Racism In European Football

Racism in European football (more commonly known as soccer, or FIFA) is a real thing. Recent studies around Europe show that Italian soccer leads the way with 92% of their fans saying it exists, with England at 91%, the Dutch at 89%, and the French at 87%. While there are some who say that it isn’t really that big of a deal, there are others who claim that it is. Racism—from chants to other problems—are having a negative impact on the players, and other fans, and something needs to be done so that we can get back to what this game is really about.

In January of 2013, AC Milan’s ward Kevin-Prince Boateng was the first player in soccer history to ever walk off the pitch due to the racist chanting. That game was later abandoned. Sometime after that, a referee was forced to stop a match between AC Milan and Roma due to a similar problem. More pressingly, Lazio had to close an entire section (stand) of their stadium for the opening weekend of the Italian soccer season.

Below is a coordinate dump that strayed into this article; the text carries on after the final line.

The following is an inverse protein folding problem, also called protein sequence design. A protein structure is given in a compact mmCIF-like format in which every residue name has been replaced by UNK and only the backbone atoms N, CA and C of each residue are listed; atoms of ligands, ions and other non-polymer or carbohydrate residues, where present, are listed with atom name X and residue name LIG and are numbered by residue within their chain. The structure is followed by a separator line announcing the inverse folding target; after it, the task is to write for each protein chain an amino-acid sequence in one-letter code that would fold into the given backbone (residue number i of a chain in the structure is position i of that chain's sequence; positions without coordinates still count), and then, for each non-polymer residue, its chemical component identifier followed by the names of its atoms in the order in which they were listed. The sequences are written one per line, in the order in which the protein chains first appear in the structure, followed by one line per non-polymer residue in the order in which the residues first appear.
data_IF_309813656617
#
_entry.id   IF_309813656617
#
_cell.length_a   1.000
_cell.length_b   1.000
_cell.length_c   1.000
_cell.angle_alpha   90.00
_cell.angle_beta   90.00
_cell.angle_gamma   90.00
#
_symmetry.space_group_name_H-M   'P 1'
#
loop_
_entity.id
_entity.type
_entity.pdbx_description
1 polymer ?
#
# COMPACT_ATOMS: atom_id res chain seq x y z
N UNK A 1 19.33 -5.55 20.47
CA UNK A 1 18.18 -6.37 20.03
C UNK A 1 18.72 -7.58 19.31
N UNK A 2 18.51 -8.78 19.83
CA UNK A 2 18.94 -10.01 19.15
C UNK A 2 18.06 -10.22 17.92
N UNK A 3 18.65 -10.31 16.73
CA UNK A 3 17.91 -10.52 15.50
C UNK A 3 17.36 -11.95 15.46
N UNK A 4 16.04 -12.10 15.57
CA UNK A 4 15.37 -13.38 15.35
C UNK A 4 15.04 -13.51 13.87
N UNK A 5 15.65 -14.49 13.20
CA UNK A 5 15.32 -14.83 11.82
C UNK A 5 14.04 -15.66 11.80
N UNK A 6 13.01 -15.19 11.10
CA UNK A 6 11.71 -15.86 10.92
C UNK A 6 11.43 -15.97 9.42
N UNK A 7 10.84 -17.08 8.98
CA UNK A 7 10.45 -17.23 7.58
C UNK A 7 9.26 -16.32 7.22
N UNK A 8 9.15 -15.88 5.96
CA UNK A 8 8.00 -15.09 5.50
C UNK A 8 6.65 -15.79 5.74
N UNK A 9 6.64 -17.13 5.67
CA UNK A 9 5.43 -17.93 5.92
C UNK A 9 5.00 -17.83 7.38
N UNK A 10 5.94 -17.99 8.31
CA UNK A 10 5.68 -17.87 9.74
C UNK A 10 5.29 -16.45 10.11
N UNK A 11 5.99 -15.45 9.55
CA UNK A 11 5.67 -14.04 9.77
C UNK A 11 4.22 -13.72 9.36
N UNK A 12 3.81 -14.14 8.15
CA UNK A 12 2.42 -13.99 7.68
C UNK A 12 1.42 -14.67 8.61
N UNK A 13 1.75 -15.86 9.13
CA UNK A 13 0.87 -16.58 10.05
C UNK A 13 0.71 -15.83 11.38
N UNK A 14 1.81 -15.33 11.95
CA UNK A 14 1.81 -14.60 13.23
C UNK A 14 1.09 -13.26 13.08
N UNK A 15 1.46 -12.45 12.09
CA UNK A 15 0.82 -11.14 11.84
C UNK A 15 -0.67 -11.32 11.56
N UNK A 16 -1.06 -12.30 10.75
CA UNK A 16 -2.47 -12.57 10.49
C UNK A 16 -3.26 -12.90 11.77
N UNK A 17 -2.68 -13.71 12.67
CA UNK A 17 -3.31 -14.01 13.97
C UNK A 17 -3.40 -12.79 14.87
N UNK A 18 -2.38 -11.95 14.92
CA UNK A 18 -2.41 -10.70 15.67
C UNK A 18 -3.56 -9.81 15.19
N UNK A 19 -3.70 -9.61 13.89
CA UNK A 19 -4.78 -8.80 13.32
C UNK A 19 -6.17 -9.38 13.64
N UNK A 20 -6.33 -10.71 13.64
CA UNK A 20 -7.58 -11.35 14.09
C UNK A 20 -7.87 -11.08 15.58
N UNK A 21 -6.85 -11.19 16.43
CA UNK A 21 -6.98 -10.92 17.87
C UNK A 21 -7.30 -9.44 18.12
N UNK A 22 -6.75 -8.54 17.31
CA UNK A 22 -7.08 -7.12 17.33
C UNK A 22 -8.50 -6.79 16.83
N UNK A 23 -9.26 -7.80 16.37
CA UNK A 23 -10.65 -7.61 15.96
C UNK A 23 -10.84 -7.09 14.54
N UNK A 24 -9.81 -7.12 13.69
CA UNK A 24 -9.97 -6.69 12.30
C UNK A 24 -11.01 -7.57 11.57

This kind of behavior tends to have a rather vicious domino effect on the league. When it becomes a big enough problem that players are actually abandoning their duties to their team (can you blame them?), and the game must be cancelled because of it, this comes back to the fans. They paid money to see these two teams compete, and in most cases, it is impossible to refund the money for the tickets. This also leads fans to reconsider watching games live (i.e buying the tickets), because who want to risk being shorted again?

This doesn’t mean that the soccer leagues aren’t trying to do anything. 40% of English fans feel that the players and clubs are doing a great job combating racism. However, they feel that only 17% of international agencies such as FIFA and UEFA are doing their job. Across Europe abroad, the majority of fans feel that no one is doing enough to combat this alarming problem.

In the end, there may be some who are asking what can you do to truly combat racism? While there have been a handful of ideas and suggestions promoted, how can we be sure any will work? If one thing, the census is clear: we need to try, because this is a big problem.